Sisters in Islam has time and again called for greater balance in the promulgation of Islamic laws and fatwas. The most important tenets of Islam – justice, compassion, harmony – must be the guiding factor. It is clear that this fatwa on children born out of wedlock causes harm and is not beneficial to the welfare and best interest of the child.

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a. Section 111 of the Islamic Family Law (State of Johor) Enactment 2003 provides: “Where a child is born to a woman who is married to a man more than six qamariah months from the date of the marriage or within four qamariah years after dissolution of the marriage either by the death of the man or by divorce, and the woman not having remarried, the nasab or paternity of the child is established in the man, but the man may, by way of li’an or imprecation, disavow or disclaim the child before the Court.”

b. The definition of a child born out of wedlock is provided specifically under the fatwa. In this case, we quote the fatwa issued by the Fatwa Majlis Kebangsaan (Jakim):

Muzakarah Jawatankuasa Fatwa Majlis Kebangsaan Bagi Hal Ehwal Ugama Islam Malaysia Kali Ke-57 yang bersidang pada 10 Jun 2003 telah membincangkan mengenai Anak Tak Sah Taraf. Muzakarah telah memutuskan seperti berikut: Anak Tak Sah Taraf ialah:

1. Anak yang dilahirkan di luar nikah sama ada akibat zina atau rogol dan dia bukan daripada persetubuhan syubhah atau bukan daripada anak perhambaan.

2. Anak dilahirkan kurang dari 6 bulan 2 lahzah (saat) mengikut Takwim Qamariah daripada tarikh tamkin (setubuh). Anak tidak sah taraf tidak boleh dinasabkan kepada lelaki yang menyebabkan kelahirannya atau kepada sesiapa yang mengaku menjadi bapa kepada anak tersebut. Oleh itu mereka tidak boleh pusaka mempusakai, tidak menjadi mahram dan tidak boleh menjadi wali.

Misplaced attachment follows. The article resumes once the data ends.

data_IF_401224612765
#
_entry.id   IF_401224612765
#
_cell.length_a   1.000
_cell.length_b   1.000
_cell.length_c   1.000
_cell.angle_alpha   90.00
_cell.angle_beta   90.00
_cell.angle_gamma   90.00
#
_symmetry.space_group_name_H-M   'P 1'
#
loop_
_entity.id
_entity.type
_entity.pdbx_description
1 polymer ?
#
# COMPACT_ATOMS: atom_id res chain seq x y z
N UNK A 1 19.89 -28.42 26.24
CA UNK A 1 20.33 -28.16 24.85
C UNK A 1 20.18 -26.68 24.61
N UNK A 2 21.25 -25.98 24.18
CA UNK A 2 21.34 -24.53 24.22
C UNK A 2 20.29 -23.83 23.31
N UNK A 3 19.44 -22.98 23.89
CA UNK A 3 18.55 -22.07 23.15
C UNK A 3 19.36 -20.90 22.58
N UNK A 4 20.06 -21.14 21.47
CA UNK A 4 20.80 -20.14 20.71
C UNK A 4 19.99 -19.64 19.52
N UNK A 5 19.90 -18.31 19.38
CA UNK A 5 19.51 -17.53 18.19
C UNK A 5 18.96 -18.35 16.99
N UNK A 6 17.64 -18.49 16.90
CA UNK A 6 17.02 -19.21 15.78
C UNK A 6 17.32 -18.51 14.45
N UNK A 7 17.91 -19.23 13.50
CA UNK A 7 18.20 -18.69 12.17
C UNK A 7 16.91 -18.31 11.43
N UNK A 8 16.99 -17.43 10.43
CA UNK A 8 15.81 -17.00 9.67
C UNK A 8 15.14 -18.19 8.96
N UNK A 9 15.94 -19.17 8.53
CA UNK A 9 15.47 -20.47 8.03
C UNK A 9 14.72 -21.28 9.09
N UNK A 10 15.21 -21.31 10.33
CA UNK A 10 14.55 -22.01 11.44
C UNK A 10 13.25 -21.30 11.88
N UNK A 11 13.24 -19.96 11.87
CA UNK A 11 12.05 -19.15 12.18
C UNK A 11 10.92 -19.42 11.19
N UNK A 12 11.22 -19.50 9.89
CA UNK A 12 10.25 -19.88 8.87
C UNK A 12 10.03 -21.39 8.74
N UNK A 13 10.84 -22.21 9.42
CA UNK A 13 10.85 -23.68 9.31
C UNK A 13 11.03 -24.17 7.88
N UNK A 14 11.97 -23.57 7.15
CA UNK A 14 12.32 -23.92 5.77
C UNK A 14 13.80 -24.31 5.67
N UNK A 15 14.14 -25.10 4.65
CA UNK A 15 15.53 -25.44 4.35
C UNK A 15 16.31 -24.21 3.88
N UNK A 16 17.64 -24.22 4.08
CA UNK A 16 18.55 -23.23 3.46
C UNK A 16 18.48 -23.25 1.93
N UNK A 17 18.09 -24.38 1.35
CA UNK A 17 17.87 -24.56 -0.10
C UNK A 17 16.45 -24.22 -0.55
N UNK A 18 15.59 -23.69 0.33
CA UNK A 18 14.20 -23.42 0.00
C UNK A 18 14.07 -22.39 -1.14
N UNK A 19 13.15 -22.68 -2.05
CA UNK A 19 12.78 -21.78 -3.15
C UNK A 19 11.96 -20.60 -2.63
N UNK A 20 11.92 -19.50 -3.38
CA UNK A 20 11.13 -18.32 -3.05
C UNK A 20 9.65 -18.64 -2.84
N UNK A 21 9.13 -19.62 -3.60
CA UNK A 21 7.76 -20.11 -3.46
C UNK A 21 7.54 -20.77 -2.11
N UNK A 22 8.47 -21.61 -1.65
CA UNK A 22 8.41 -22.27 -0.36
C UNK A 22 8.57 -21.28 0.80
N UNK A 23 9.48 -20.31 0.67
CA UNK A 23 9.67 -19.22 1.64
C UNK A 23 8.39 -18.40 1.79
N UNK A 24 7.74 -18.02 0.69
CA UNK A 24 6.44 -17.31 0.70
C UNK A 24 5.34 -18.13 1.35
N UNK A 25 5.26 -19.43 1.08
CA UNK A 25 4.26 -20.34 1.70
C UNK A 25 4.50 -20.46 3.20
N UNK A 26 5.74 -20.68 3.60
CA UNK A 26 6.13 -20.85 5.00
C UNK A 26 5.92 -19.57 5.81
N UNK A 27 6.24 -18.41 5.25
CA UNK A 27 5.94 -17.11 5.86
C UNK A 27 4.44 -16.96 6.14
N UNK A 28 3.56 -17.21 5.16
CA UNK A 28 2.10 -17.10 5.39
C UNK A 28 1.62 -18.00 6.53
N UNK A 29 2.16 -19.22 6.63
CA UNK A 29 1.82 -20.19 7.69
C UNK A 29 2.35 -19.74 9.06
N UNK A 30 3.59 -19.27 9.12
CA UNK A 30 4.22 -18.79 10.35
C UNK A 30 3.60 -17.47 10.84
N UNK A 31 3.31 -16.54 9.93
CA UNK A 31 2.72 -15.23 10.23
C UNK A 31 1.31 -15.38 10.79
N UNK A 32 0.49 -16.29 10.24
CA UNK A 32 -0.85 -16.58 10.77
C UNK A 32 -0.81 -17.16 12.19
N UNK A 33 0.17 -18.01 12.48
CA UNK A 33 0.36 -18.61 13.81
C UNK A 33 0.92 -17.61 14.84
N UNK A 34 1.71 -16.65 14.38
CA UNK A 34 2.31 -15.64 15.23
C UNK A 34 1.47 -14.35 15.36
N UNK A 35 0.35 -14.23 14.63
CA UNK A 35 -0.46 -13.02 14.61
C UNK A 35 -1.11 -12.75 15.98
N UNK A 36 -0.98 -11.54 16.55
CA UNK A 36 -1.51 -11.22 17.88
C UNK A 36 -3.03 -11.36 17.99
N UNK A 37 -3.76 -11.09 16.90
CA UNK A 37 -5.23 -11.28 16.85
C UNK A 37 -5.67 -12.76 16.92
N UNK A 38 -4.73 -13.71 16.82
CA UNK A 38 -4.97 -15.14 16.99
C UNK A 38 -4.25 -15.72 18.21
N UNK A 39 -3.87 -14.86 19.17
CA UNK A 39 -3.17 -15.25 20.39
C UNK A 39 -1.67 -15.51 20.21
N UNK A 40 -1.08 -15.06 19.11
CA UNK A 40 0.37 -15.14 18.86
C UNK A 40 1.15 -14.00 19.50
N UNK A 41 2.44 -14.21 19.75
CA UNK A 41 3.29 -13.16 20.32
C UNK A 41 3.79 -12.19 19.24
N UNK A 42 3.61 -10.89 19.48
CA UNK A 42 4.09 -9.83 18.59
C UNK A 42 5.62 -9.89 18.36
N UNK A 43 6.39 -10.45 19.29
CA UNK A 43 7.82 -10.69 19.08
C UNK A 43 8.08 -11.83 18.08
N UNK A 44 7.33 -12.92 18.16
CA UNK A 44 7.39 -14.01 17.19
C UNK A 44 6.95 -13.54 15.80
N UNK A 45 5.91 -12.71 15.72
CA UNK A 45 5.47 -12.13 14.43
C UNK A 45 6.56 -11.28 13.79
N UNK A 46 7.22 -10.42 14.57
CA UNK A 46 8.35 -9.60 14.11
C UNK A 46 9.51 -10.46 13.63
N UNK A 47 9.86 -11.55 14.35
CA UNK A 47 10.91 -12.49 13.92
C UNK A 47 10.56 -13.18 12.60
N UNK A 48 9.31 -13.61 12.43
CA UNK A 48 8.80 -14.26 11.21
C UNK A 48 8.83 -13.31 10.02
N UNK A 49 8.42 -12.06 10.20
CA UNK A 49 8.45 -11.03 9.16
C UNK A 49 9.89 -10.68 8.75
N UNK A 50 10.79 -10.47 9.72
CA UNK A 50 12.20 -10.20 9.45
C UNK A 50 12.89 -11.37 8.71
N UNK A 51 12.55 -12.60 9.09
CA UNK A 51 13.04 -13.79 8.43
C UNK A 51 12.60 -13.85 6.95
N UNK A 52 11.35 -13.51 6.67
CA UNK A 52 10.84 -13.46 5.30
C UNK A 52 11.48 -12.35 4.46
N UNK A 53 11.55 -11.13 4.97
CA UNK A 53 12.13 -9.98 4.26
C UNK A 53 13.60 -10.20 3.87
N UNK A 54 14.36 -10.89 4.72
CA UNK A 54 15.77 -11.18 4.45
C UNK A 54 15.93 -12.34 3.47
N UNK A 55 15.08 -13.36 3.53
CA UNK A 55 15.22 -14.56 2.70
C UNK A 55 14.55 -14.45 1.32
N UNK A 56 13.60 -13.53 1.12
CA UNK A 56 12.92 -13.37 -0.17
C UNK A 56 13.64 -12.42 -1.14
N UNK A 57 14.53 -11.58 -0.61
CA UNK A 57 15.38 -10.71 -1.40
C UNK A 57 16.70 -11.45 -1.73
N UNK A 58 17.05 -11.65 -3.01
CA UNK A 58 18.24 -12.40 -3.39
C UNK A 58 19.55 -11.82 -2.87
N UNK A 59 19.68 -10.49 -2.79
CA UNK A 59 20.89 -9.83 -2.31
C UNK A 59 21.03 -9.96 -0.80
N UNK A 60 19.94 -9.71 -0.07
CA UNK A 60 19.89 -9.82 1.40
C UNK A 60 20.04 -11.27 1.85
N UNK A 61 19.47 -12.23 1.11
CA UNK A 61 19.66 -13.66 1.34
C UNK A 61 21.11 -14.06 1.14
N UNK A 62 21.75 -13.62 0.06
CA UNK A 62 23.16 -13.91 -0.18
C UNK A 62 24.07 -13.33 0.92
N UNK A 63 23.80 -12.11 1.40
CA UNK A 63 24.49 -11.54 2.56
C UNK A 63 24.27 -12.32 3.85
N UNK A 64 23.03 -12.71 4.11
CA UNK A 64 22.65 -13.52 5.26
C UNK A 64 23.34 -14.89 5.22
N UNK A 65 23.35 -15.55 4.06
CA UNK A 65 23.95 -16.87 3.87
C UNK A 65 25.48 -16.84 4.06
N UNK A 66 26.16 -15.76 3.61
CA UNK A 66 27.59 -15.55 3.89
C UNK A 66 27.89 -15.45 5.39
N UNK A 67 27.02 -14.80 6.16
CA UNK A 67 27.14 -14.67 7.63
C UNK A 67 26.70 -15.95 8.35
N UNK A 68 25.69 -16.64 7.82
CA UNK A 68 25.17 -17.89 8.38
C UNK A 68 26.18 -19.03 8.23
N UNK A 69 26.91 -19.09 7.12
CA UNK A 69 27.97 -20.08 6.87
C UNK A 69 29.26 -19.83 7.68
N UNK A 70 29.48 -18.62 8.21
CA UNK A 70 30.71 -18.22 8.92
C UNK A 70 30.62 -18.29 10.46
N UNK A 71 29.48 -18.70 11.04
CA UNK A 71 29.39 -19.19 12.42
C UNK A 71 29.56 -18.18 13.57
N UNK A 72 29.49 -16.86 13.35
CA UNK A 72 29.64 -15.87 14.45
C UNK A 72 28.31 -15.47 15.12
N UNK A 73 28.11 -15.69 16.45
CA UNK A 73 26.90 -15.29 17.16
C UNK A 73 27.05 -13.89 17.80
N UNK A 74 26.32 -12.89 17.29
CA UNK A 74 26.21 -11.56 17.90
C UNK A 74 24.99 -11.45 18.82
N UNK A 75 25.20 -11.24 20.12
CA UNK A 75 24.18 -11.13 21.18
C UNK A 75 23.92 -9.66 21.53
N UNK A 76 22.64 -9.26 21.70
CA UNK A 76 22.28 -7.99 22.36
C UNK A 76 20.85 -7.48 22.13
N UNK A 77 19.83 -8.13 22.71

c. This fatwa was preceded in 1981 by a fatwa that deals directly with the naming of a child born out of wedlock. Reference is made again to the Majlis Fatwa Kebangsaan under Jakim: Muzakarah Jawatankuasa Fatwa Majlis Kebangsaan Bagi Hal Ehwal Ugama Islam Malaysia Kali Ke-1 yang bersidang pada 28-29 Januari 1981 telah membincangkan Penamaan Anak Tak Sah Taraf (Anak Luar Nikah). Muzakarah telah memutuskan bahawa anak zina atau anak di luar nikah (anak tak sah taraf) sama ada diikuti dengan perkahwinan kedua pasangan ibu bapanya atau tidak hendaklah di bin atau di bintikan kepada Abdullah.

The views expressed in Aliran's media statements and the NGO statements we have endorsed reflect Aliran's official stand. Views and opinions expressed in other pieces published here do not necessarily reflect Aliran's official position.

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Gursharan Singh
Gursharan Singh
21 Feb 2020 11.39am

Innocent babies being made victims and punished for illegal and immoral acts of adults and none are there to defend them in the courts where adults sit to do justice and victims have none to represent them in the court proceedings.

Once we had progressive Islamic family laws, says ex-mufti